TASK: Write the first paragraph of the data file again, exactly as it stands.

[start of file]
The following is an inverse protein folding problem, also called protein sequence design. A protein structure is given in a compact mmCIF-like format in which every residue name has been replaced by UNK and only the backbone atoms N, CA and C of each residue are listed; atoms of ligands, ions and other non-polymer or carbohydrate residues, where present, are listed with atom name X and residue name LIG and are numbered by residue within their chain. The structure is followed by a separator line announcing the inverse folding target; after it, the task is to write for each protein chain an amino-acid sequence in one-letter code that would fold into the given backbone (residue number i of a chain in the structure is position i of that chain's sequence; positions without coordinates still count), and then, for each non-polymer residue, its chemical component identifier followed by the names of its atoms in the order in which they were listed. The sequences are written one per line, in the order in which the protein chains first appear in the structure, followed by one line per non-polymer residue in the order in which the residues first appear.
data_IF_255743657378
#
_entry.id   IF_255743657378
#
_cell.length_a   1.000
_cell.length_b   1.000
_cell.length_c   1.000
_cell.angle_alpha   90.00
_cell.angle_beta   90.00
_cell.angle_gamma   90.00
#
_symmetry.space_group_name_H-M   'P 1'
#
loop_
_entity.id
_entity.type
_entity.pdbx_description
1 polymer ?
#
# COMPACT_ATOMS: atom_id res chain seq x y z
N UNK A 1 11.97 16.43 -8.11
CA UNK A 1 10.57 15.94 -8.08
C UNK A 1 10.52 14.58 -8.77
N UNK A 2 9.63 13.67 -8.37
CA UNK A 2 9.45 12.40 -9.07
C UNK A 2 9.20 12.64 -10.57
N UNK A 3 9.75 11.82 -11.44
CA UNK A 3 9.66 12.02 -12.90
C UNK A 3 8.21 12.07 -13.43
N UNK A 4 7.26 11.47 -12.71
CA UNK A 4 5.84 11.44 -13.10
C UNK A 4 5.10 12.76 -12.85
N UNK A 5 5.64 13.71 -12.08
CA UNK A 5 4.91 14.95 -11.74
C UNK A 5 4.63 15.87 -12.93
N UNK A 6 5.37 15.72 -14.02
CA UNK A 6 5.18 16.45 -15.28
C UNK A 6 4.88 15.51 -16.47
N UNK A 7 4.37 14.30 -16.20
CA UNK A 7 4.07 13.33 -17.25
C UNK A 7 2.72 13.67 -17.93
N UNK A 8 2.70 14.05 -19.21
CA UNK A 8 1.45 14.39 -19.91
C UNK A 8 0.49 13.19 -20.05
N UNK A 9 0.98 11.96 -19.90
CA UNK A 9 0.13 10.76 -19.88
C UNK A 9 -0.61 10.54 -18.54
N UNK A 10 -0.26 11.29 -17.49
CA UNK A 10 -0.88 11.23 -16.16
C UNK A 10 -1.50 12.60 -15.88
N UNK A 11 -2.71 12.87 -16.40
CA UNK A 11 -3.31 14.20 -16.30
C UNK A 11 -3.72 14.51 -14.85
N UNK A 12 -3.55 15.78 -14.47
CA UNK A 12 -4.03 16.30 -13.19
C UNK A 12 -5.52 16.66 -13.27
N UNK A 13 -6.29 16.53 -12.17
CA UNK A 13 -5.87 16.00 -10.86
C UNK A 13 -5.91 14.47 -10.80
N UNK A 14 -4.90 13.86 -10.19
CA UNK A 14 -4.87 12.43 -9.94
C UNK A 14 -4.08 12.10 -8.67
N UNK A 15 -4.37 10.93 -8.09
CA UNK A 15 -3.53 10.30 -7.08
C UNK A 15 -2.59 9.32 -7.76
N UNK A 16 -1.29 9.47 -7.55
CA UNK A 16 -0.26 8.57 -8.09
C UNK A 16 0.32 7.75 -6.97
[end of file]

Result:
The following is an inverse protein folding problem, also called protein sequence design. A protein structure is given in a compact mmCIF-like format in which every residue name has been replaced by UNK and only the backbone atoms N, CA and C of each residue are listed; atoms of ligands, ions and other non-polymer or carbohydrate residues, where present, are listed with atom name X and residue name LIG and are numbered by residue within their chain. The structure is followed by a separator line announcing the inverse folding target; after it, the task is to write for each protein chain an amino-acid sequence in one-letter code that would fold into the given backbone (residue number i of a chain in the structure is position i of that chain's sequence; positions without coordinates still count), and then, for each non-polymer residue, its chemical component identifier followed by the names of its atoms in the order in which they were listed. The sequences are written one per line, in the order in which the protein chains first appear in the structure, followed by one line per non-polymer residue in the order in which the residues first appear.